Thanksgiving week is upon us! On Thursday, millions of families across the country will gather around dinner tables, have a huge feast, and reflect on what they’re most grateful for.

While no one can deny the importance of biggies such as family, friends, a roof over your head, a paycheck and good health, I also usually include some other less obvious items on my “What I’m Thankful For” list every year. Stuff like unforgettable experiences I’ve had, funny things my kids say, great books I’ve read, the kindness of a stranger I encountered somewhere, and my favorite movies.

This time of year, there are always seven movies I’m thankful for, as they help me remember how important it is to laugh, to have friend and to be loved.

 

Christmas Vacation – Some family members of mine have a tradition of watching this goofy 1989 movie — the third film in the Vacation franchise — every winter. And every year we all still laugh at Clark Griswold’s (Chevy Chase) holiday antics and quest to getting his Christmas tree up and house decorated while also dealing with crazy Cousin Eddie (Randy Quaid). The hap-hap-happiest Christmas, indeed.

Elf – I know that watching this movie is another holiday tradition for many families besides mine (and luckily we have it in the Box!). Who can resist Will Ferrell’s naïve Buddy the Elf? He WILL save Christmas for us all, every year!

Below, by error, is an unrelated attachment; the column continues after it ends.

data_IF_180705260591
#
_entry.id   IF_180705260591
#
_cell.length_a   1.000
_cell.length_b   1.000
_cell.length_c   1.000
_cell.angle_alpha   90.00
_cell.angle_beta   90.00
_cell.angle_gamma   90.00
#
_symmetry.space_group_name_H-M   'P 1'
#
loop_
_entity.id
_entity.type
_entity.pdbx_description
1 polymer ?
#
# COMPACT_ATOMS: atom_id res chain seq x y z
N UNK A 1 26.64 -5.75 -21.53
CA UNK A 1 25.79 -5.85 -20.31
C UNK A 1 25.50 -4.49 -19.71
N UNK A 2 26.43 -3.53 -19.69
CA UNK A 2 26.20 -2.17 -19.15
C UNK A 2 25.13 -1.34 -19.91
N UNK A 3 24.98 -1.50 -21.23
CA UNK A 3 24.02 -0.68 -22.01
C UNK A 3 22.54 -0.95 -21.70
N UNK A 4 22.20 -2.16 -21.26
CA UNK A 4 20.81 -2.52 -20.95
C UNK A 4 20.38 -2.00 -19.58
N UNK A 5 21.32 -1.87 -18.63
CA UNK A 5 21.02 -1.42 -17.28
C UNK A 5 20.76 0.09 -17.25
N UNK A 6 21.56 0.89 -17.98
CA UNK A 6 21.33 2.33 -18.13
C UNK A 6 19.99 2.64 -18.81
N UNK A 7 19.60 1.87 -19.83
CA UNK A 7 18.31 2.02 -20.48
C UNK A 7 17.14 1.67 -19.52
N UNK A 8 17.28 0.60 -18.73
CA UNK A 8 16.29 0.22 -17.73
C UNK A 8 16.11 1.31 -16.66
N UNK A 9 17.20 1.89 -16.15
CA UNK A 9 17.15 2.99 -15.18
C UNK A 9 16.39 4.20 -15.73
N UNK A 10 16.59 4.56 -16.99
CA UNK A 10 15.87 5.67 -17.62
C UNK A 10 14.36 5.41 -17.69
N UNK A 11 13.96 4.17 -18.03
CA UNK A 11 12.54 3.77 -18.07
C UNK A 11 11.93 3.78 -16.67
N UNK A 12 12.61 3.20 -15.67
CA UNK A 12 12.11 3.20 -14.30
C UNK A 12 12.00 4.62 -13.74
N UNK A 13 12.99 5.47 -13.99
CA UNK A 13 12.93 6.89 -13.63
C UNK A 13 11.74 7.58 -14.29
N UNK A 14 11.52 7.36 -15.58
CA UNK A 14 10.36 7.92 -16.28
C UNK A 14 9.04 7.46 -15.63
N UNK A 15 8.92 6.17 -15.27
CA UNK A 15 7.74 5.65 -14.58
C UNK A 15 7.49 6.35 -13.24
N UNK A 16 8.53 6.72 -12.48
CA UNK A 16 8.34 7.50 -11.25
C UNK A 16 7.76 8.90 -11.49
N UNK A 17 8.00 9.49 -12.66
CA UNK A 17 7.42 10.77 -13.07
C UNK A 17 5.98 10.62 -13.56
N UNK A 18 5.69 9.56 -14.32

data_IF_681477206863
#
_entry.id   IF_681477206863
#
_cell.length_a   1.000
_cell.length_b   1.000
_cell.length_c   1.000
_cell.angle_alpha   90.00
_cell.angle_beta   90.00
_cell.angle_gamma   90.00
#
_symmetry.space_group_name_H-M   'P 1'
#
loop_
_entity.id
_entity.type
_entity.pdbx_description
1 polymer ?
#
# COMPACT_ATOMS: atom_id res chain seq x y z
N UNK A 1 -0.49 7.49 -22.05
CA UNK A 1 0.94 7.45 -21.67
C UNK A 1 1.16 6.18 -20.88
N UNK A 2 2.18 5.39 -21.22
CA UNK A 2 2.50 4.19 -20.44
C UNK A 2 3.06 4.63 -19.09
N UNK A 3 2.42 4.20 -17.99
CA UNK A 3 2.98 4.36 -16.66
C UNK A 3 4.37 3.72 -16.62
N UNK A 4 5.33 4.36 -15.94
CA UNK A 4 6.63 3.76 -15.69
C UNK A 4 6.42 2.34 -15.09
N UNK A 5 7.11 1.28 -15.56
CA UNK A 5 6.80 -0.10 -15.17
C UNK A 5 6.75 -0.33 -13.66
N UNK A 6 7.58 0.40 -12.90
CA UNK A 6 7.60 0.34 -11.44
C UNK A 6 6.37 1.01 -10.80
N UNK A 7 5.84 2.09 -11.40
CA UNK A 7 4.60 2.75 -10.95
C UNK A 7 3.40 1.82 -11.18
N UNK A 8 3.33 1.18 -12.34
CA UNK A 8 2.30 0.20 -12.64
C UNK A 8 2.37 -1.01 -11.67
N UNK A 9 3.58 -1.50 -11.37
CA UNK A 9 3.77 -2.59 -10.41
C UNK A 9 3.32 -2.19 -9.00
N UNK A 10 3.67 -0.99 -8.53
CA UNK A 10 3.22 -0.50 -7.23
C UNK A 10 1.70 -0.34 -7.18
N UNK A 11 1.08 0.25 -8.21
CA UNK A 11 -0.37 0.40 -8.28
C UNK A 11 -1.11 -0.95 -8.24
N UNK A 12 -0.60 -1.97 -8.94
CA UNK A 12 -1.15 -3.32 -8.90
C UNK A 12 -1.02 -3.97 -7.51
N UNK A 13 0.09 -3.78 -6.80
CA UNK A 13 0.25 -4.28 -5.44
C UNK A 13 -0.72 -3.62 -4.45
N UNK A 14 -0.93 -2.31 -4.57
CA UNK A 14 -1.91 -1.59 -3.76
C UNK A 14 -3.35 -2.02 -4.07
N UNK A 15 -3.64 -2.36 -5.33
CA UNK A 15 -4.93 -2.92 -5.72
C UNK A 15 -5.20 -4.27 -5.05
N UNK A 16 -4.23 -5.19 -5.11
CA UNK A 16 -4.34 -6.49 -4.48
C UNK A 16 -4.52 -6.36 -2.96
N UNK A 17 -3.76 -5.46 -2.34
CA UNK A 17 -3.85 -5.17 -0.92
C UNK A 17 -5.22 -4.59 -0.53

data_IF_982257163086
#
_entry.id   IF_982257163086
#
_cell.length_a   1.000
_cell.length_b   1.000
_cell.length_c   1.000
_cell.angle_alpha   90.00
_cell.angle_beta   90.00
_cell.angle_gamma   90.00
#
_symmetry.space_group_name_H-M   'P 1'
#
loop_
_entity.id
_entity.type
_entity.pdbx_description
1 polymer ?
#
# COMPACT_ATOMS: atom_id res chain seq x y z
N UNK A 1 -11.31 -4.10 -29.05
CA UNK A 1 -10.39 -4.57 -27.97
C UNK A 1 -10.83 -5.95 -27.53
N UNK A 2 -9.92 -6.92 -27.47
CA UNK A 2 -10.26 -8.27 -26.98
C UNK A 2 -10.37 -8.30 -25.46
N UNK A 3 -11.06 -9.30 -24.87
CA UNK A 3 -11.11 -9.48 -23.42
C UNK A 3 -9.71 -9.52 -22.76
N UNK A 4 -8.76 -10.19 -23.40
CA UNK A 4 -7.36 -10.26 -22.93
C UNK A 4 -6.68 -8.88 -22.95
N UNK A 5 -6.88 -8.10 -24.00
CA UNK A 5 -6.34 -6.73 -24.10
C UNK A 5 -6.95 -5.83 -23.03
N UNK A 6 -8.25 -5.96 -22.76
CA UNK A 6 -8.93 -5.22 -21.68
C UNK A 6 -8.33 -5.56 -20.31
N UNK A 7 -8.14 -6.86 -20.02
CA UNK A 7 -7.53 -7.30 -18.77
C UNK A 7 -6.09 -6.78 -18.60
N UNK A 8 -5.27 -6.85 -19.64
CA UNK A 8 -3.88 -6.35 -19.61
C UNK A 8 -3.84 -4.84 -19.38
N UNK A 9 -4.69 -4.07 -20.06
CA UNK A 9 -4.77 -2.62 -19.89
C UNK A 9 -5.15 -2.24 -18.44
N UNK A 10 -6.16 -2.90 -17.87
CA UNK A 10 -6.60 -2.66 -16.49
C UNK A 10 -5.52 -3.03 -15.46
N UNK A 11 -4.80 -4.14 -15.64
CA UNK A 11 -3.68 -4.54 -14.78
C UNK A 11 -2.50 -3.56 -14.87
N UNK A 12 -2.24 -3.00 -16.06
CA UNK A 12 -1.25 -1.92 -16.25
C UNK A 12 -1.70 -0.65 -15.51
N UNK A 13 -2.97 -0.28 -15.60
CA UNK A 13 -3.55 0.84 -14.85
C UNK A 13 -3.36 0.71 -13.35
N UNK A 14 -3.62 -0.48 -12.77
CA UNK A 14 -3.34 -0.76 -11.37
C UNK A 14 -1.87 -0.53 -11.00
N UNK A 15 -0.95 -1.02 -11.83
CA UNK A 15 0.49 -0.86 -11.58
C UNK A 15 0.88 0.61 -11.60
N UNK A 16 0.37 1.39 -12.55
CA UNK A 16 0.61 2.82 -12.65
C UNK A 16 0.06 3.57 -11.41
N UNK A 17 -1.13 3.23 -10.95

The Lord of the Rings trilogy – I love LOTR so much that my mom was convinced I was going to name my firstborn Frodo. (I didn’t. But I don’t blame her for thinking that.) I find Thanksgiving weekend the perfect time to settle in for 9+ hours of bravery, friendship and selfless heroes. I am especially thankful for Gandalf because, you know, WIZARDS.

Miracle on 34th Street – This 1947 classic never gets old. Who doesn’t love watching bag after bag of mail addressed to “Santa Claus” delivered to the courtroom to prove that the elderly man who goes by “Kris Kringle” (Edmund Gwenn, who scored an Oscar for his performance) is indeed Santa Claus, winning over skeptics like Doris (Maureen O’Hara) and her no-nonsense daughter Susan (a young Natalie Wood)? Santa IS real, you guys! Duh.

It’s a Wonderful Life – And finally we come to what might be THE classic of the season. In 1946, director Frank Capra introduced moviegoers to George Bailey (Jimmy Stewart), a desperate man on the verge of suicide who is visited by his guardian angel, Clarence (Henry Travers). Clarence shows George’s life in flashbacks — and then reveals what the world would be like if George had never been born. If this movie doesn’t make you want to give thanks for everything you have and everyone you love and who loves you back, I don’t know what will.

 

What movies are you thankful for this time of the year?